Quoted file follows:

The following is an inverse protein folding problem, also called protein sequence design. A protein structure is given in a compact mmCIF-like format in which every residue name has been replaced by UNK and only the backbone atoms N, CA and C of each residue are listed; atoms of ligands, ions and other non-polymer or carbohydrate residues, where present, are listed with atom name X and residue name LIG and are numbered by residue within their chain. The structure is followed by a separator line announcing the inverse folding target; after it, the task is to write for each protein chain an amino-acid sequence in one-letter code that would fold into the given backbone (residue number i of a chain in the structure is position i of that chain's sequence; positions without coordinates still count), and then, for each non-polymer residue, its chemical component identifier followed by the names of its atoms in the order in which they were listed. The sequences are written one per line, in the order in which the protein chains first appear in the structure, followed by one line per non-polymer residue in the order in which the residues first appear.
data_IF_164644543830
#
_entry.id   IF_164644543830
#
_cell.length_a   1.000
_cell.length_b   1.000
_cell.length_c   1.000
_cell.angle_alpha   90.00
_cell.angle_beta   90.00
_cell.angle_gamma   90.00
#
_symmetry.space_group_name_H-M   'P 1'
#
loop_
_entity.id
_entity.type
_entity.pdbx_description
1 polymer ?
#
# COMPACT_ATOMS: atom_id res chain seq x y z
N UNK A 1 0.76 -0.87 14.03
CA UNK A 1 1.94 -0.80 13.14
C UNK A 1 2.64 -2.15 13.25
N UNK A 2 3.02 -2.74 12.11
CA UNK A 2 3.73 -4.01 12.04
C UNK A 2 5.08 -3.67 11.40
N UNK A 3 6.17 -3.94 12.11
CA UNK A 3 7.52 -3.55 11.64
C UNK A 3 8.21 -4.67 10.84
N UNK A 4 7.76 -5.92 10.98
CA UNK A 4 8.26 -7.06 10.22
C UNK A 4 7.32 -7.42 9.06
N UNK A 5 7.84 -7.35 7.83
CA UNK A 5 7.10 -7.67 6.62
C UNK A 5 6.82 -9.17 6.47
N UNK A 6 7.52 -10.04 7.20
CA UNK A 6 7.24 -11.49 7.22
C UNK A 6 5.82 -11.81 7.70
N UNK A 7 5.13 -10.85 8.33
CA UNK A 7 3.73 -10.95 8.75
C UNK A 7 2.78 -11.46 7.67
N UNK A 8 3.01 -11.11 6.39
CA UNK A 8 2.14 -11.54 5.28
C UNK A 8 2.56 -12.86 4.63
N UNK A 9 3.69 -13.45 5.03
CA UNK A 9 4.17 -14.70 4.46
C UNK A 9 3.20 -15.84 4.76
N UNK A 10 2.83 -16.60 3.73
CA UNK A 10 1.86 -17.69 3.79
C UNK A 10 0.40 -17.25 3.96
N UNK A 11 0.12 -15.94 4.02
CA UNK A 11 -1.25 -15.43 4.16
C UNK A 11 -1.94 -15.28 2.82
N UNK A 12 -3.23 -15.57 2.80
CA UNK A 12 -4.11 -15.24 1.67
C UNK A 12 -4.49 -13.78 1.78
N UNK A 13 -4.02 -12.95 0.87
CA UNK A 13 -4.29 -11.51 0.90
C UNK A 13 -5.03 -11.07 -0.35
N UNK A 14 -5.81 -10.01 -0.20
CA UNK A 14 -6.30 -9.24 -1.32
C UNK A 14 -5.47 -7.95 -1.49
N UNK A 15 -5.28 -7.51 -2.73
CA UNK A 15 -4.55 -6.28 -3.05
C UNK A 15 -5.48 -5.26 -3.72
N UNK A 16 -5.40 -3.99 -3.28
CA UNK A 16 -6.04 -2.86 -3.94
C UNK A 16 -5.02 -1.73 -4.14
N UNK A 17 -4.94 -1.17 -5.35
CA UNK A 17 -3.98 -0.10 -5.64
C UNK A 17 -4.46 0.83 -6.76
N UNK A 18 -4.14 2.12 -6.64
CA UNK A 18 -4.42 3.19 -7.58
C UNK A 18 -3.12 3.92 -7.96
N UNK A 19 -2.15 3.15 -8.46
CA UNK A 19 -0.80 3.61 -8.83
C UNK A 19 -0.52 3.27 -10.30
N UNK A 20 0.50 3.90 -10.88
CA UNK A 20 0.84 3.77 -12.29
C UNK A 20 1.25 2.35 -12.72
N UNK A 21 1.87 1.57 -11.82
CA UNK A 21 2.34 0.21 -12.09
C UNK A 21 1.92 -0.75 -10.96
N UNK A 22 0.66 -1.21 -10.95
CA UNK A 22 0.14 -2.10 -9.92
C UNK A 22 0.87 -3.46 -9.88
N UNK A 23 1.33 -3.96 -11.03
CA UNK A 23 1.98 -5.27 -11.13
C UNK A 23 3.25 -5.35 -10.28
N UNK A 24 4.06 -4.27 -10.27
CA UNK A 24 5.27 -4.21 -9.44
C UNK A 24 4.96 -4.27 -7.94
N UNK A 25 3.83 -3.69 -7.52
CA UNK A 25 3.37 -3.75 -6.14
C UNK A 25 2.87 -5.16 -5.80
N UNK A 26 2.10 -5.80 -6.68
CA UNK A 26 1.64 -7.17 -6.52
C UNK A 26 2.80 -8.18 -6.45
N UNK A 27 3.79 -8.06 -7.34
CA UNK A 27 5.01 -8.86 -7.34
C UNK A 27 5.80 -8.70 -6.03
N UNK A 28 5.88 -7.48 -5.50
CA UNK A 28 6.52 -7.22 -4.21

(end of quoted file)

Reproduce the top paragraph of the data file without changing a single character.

The following is an inverse protein folding problem, also called protein sequence design. A protein structure is given in a compact mmCIF-like format in which every residue name has been replaced by UNK and only the backbone atoms N, CA and C of each residue are listed; atoms of ligands, ions and other non-polymer or carbohydrate residues, where present, are listed with atom name X and residue name LIG and are numbered by residue within their chain. The structure is followed by a separator line announcing the inverse folding target; after it, the task is to write for each protein chain an amino-acid sequence in one-letter code that would fold into the given backbone (residue number i of a chain in the structure is position i of that chain's sequence; positions without coordinates still count), and then, for each non-polymer residue, its chemical component identifier followed by the names of its atoms in the order in which they were listed. The sequences are written one per line, in the order in which the protein chains first appear in the structure, followed by one line per non-polymer residue in the order in which the residues first appear.